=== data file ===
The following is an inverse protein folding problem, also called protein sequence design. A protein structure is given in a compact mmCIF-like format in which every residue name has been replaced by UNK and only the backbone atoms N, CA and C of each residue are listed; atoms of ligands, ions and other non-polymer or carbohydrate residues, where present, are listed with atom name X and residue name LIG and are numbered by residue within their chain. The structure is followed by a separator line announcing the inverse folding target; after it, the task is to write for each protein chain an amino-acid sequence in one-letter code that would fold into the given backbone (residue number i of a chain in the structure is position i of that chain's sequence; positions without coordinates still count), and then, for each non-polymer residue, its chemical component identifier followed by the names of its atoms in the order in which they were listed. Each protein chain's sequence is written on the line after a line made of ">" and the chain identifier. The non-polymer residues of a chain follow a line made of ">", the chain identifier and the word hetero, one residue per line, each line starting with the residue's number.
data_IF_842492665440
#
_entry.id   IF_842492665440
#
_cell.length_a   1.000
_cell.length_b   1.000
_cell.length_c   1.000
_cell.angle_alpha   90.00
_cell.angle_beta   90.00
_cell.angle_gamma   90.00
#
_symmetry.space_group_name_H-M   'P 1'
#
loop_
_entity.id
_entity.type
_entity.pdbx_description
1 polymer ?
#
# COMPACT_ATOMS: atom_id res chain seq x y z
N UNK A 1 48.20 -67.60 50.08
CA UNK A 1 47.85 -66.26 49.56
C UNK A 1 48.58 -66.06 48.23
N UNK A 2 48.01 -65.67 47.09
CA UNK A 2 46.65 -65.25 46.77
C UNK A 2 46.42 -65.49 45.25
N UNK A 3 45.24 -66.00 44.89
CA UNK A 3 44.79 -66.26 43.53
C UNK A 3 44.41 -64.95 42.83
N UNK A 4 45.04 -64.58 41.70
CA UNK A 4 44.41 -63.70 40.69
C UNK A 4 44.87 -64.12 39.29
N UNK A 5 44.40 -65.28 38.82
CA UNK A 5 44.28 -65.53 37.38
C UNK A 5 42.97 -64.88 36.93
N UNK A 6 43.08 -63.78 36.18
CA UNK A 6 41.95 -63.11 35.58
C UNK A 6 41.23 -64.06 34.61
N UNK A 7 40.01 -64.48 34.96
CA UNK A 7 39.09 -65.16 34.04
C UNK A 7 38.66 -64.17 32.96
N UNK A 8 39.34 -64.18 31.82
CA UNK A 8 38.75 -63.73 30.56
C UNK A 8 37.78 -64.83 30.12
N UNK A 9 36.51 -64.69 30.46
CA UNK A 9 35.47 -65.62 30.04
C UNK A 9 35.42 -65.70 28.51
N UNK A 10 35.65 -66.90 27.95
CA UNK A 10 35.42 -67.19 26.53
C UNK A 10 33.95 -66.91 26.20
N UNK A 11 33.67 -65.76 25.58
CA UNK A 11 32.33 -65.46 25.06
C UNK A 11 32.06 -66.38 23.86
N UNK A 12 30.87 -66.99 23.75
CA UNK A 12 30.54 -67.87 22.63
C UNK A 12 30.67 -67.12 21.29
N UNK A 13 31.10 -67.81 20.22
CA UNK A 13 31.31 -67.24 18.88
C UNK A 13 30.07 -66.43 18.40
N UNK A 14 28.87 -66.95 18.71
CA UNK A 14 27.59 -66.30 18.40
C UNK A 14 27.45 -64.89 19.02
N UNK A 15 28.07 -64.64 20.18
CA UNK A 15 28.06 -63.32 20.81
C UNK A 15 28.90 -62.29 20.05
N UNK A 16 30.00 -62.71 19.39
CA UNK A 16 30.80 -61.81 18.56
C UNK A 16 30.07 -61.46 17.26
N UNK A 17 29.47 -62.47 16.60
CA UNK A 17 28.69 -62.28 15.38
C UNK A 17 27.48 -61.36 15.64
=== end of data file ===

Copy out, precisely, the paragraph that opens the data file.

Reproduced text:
The following is an inverse protein folding problem, also called protein sequence design. A protein structure is given in a compact mmCIF-like format in which every residue name has been replaced by UNK and only the backbone atoms N, CA and C of each residue are listed; atoms of ligands, ions and other non-polymer or carbohydrate residues, where present, are listed with atom name X and residue name LIG and are numbered by residue within their chain. The structure is followed by a separator line announcing the inverse folding target; after it, the task is to write for each protein chain an amino-acid sequence in one-letter code that would fold into the given backbone (residue number i of a chain in the structure is position i of that chain's sequence; positions without coordinates still count), and then, for each non-polymer residue, its chemical component identifier followed by the names of its atoms in the order in which they were listed. Each protein chain's sequence is written on the line after a line made of ">" and the chain identifier. The non-polymer residues of a chain follow a line made of ">", the chain identifier and the word hetero, one residue per line, each line starting with the residue's number.